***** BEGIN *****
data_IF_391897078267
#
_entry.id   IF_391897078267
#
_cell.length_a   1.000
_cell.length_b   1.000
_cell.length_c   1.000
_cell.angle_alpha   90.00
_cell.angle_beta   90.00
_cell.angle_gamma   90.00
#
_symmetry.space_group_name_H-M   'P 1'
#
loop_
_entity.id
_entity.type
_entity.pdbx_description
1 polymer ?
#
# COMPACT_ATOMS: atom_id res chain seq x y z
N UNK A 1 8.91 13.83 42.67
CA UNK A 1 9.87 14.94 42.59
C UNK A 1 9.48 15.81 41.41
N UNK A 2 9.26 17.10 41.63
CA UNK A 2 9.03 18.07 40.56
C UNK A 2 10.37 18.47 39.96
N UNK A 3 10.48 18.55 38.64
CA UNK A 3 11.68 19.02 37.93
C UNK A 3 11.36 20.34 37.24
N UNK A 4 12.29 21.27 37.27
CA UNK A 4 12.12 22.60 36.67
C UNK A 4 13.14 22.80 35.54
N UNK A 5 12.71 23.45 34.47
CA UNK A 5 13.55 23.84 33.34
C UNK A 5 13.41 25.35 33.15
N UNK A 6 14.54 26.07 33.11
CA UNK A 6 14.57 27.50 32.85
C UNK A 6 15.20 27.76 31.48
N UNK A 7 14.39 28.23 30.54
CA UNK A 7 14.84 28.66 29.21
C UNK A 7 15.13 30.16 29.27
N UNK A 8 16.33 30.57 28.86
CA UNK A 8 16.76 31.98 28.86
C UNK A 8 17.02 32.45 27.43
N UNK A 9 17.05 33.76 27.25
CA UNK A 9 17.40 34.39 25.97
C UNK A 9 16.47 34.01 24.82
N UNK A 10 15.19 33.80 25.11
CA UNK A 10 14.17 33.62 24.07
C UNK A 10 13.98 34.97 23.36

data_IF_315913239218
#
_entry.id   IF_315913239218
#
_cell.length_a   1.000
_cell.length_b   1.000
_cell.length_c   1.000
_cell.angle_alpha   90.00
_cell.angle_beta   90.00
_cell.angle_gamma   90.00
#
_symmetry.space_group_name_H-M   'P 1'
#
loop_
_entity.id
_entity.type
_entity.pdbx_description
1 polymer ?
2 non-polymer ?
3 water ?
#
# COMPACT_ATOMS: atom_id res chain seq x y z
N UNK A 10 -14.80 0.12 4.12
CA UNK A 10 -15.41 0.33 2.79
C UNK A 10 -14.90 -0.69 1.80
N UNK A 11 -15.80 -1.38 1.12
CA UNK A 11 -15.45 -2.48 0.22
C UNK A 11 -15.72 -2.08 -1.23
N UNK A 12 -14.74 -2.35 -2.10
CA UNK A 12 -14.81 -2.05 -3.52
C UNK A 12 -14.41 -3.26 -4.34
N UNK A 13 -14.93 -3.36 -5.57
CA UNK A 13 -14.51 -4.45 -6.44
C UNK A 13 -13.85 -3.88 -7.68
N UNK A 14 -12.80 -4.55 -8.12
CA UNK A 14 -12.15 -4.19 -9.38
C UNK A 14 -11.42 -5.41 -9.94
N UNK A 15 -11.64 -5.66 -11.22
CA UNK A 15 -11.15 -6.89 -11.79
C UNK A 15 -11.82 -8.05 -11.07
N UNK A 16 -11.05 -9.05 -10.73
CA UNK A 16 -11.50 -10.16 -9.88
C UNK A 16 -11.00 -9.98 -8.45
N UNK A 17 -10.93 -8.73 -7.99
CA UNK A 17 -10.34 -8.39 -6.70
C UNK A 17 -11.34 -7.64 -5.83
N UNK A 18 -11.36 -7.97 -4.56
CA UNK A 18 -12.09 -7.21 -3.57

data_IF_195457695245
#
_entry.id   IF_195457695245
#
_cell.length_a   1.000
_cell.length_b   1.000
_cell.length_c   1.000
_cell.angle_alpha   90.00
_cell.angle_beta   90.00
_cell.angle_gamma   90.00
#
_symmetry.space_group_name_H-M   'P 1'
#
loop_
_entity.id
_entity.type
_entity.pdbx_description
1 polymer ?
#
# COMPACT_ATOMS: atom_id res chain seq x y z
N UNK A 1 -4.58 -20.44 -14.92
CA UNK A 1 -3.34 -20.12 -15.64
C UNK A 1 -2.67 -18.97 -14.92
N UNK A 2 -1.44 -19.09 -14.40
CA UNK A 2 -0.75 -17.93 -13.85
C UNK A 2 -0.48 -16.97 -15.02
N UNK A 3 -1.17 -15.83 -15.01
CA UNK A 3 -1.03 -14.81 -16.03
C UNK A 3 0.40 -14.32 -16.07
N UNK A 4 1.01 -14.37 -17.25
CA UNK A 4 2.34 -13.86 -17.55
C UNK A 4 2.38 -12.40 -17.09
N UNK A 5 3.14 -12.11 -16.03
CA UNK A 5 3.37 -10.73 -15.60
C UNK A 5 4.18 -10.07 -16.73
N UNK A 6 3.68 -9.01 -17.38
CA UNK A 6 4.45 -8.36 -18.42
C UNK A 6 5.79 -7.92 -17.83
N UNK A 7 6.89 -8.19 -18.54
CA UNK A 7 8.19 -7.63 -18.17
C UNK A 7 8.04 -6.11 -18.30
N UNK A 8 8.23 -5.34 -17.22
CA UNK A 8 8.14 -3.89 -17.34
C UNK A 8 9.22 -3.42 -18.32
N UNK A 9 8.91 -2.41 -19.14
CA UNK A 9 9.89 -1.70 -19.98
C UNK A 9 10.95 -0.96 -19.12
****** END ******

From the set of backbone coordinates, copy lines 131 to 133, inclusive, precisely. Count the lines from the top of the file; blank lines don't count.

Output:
N UNK A 5 3.14 -12.11 -16.03
CA UNK A 5 3.37 -10.73 -15.60
C UNK A 5 4.18 -10.07 -16.73